This past weekend I was standing in the outer hallway of my church’s community building. It is a lovely hallway—one side bordered by ceiling to floor windows. I was admiring the courtyard below.
As I stood there, I could hear someone coming up the stairwell behind me. At first, I did not pay too much attention but the closer she got to the top, I could hear her saying slowly and deliberately “Thank you…. Thank you…. Thank you…..”. The rhythm and cadence of her words were such that I felt she was saying “thank you” each time she placed her foot on a step.
But it was the tone of the words that caught my interest. The words were spoken in a deliberate manner….. slowly….. and were truly filled with quiet gratitude. Finally, the “Thank You” stair climber appeared. We chatted for a few minutes and then went to our Sunday School class.
But as the day and then week progressed… I could not get her “thank yous” out of my thoughts. You see, there was a quiet intensity to them that has not let go of my heart.
And the question, of course, what were they about?
I know she is married to a good man….. were her “thank yous” about that?
I know she recently was diagnosed with cancer….but she has a good prognosis. Was she thanking God for any of this?
Or, was she merely being grateful for a beautiful day?
I do not know.
But I know this….. I could not shake the deliberateness and tone of her voice… with each step…. she was holding something/someone in her heart or mind…. and she was offering thanks…. slowly, thoughtfully, and with intention.
So, this week… I started thinking….. what if I created a personal “thank you” routine….. when I walked up the stairs…. at my house, at work, at church…. I too would say thank you each time I put my foot on the next step. I would visualize something/someone—and express my gratitude out loud.
I have friends who participate in the 9/11 Memorial Stair Climbs where they are paying tribute to a FDNY firefighter by climbing or walking the equivalent of the 110 stories of the World Trade Center. That kind of Stair Climb seems impossible to me.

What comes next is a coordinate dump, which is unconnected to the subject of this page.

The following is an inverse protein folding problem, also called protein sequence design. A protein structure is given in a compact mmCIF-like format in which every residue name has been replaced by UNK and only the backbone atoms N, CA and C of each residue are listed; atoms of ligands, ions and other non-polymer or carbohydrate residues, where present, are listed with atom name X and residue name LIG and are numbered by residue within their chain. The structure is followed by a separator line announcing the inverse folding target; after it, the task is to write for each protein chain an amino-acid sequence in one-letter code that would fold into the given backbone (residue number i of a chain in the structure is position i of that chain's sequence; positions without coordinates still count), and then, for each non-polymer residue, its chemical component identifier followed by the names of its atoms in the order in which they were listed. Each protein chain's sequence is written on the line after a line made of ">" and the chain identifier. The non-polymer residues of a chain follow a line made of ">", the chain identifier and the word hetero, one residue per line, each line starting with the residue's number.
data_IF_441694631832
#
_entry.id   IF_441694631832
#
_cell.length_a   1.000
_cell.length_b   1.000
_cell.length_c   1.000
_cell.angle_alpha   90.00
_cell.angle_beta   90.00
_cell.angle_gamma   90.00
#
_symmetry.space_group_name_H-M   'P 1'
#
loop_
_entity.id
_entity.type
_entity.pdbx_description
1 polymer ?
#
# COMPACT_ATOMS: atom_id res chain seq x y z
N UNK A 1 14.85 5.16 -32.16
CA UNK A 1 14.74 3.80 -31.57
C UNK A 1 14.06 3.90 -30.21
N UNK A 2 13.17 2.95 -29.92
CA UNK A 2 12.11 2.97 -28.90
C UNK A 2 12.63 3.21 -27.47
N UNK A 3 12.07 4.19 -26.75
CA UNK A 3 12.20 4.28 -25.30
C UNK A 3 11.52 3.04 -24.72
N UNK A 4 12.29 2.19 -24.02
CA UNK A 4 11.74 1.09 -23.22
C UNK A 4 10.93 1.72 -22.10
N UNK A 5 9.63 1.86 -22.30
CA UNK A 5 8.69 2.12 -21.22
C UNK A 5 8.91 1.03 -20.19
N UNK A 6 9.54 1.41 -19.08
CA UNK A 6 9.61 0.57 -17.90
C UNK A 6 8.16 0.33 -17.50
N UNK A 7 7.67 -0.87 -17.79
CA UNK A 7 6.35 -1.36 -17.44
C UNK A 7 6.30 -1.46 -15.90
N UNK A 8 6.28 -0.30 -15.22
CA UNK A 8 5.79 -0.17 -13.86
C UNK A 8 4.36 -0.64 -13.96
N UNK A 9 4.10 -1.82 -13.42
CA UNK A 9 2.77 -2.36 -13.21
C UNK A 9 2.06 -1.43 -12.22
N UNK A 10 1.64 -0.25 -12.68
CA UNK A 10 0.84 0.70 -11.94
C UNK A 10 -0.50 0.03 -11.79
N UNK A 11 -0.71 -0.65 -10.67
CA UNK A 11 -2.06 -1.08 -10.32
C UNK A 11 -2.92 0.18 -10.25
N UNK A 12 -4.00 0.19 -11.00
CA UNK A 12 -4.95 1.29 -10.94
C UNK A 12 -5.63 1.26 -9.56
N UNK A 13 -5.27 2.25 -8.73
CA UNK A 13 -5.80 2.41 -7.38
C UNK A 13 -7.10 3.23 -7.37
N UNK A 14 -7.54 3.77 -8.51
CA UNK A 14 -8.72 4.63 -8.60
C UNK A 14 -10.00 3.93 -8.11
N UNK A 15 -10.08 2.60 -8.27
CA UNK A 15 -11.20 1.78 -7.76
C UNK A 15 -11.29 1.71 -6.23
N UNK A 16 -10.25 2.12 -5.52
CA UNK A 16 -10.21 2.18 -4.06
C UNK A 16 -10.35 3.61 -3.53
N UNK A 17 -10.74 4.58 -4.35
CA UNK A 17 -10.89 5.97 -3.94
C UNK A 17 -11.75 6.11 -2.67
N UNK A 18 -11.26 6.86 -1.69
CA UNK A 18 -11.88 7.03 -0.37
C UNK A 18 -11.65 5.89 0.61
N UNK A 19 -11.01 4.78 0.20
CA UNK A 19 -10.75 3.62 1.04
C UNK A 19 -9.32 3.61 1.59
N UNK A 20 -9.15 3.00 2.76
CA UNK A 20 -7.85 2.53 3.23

So, I thought—OK—let’s do something different. I am going to create my own personal Stair Climb aka the “Thank You Stair Climb”—how hard could that be? After all, she made it look easy. And I also decided I would not try to do this every time I went up the stairs—but I could (probably) commit to 2 or 3 times a day.
Well, I immediately ran into an issue—on my first attempt.
Apparently, I like to go up the stairs quickly—at the speed of light. I had to slow myself down—a lot—to get the words “Thank you” out of my lips before I took the next step.
It has been harder than I thought it would be….. this deliberately slowing myself down to express gratitude. Even trying to do it just 2 or 3 times a day—it seems to take FOREVER to go up my stairs at home. Slowing myself down has been painful if not impossible.
I will not lie—I am struggling with this challenge. Sometimes I am ½ way up the stairs and I have to fight the urge to yell quickly “Thank you Thank you Thank you” and run up the rest of the steps.
I am having to learn to not travel through life at the speed of light but instead to travel at the speed of slowness and to make time to be thankful.
And I have much to be thankful for.
They say practice makes perfect—and it takes a while to train for a marathon or any kind of physical challenge—so I am in training now—each day—as I practice the “Thank You Stair Climb” Challenge. My current goal is to do this once a day—being truly deliberate about expressing my gratitude as I take each step—a simple goal but still challenging.
And, as I practice, I cannot shake from my mind the memories of the intensity—the strength—her words of gratitude conveyed as she said them out loud ….. step by step.
I want that kind of strength.
What about you, dear reader? It is this a challenge worthy of your time?
It is both simple and complex—
And you begin training for it – one step at a time.